Home prices rose by 5.7% year over year in January 2015, driven by a lack of supply in some markets, the latest CoreLogic Home Price Index Report finds.
On a month-over-month basis, home prices increased by 1.1% in January compared to December 2014, data show. Excluding distressed sales, home prices were up 1.4% month over month in January.
However, home prices nationwide remain 12.7% below their April 2006 peak, data show. Excluding distressed sales, home prices were still 8.6% below their peak.
“House appreciation has generally been stronger in the western half of the nation and weakest in the mid-Atlantic and northeast states,” says Dr. Frank Nothaft, chief economist at CoreLogic, in a statement, noting that the trends in part reflect the strength of regional economies.
“Colorado and Texas have had stronger job creation and have seen 8 to 9% price gains over the past 12 months in our combined indexes,” he says. “In contrast, values were flat or down in Connecticut, Delaware and Maryland in our overall index, including distressed sales.”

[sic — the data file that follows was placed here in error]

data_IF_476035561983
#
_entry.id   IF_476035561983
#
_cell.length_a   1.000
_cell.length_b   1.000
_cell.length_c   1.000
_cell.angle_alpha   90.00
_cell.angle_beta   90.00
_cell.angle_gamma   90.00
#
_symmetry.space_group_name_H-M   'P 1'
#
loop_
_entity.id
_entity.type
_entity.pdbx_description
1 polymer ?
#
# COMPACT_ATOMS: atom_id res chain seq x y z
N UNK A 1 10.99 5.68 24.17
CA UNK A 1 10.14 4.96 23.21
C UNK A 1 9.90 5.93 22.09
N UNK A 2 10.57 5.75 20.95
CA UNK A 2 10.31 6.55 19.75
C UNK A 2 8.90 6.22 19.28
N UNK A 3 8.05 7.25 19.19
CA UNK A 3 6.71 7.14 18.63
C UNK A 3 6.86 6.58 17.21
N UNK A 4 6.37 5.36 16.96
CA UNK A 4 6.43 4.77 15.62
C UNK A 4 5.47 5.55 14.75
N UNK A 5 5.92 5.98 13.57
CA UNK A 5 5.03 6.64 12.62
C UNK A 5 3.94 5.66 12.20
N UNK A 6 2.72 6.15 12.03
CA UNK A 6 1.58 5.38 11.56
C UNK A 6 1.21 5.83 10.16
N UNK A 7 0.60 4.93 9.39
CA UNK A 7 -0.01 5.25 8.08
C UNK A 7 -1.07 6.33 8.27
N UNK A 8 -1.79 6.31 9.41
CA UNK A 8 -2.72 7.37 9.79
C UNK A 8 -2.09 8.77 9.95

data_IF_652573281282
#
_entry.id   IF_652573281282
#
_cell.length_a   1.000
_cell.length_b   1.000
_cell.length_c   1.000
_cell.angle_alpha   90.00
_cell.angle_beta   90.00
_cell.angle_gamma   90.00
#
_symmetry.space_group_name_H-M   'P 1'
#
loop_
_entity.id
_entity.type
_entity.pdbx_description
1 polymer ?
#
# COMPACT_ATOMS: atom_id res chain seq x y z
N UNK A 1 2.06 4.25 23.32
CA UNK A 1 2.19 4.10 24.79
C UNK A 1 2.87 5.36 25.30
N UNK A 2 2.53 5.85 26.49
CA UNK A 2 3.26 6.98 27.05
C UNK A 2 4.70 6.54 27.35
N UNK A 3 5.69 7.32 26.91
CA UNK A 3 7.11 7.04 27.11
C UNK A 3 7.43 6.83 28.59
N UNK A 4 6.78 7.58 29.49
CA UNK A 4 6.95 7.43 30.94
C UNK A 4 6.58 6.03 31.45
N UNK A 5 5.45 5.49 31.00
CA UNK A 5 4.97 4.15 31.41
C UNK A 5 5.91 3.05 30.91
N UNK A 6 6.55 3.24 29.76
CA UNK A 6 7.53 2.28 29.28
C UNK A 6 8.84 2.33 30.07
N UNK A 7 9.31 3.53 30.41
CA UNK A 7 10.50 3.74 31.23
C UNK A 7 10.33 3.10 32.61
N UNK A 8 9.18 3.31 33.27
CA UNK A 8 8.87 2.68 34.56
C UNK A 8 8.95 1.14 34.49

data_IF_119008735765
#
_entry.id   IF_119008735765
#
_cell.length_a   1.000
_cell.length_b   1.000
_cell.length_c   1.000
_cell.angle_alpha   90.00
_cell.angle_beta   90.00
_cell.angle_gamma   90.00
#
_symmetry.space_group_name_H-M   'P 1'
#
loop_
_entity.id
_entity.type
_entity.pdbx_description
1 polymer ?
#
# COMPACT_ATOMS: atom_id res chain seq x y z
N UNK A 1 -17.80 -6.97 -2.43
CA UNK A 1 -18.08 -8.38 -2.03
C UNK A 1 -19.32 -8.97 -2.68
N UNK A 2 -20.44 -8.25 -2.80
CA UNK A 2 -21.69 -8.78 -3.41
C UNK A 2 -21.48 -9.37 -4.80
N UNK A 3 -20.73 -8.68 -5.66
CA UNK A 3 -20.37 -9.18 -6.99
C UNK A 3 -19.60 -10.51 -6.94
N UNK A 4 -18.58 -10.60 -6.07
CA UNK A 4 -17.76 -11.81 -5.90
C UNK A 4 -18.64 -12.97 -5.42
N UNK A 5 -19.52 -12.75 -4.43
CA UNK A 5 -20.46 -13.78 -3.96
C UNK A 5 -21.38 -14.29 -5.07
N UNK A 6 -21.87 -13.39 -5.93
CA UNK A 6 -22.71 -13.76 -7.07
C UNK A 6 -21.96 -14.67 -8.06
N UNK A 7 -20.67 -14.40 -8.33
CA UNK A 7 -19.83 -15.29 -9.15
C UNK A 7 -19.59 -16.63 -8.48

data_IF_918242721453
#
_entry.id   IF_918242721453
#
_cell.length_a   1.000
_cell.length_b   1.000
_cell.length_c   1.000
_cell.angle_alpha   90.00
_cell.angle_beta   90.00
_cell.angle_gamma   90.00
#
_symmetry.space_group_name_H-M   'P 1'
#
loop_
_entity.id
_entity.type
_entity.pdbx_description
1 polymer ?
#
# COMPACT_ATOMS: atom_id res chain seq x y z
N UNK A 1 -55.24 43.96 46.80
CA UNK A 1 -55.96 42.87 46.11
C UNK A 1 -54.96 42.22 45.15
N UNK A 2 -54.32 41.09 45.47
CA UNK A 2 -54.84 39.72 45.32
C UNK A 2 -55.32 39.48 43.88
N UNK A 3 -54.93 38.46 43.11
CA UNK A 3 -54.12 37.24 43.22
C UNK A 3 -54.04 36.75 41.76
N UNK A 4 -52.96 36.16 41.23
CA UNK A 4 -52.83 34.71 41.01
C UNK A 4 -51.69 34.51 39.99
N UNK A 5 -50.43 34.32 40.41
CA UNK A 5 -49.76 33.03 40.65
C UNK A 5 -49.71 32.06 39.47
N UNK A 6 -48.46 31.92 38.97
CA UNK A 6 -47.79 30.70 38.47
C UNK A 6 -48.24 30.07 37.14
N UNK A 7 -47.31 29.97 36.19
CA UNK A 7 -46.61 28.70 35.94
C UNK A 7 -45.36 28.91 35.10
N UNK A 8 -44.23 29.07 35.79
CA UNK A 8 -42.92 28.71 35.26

Looking ahead, CoreLogic projects an increase of 0.4% month-over-month in February, and national home prices are expected to rise by 5.3% from January 2015 to January 2016 including distressed sales.
Excluding distressed sales, home prices are expected to rise 0.3% from January to February, and increase by 4.9% year over year from January 2015 to January 2016.
A lack of supply in many parts of the country is a big factor driving up prices, says Anand Nallathambi, president and CEO of CoreLogic.
“Many homeowners have taken advantage of low rates to refinance their homes, and until we see sustained increases in income levels and employment they could be hunkered down so supplies may remain tight,” he says. “Demand has picked up as low mortgage rates and the cut in the FHA annual insurance premium reduce monthly payments for prospective homebuyers.”
Access the latest CoreLogic report here.
Written by Cassandra Dowell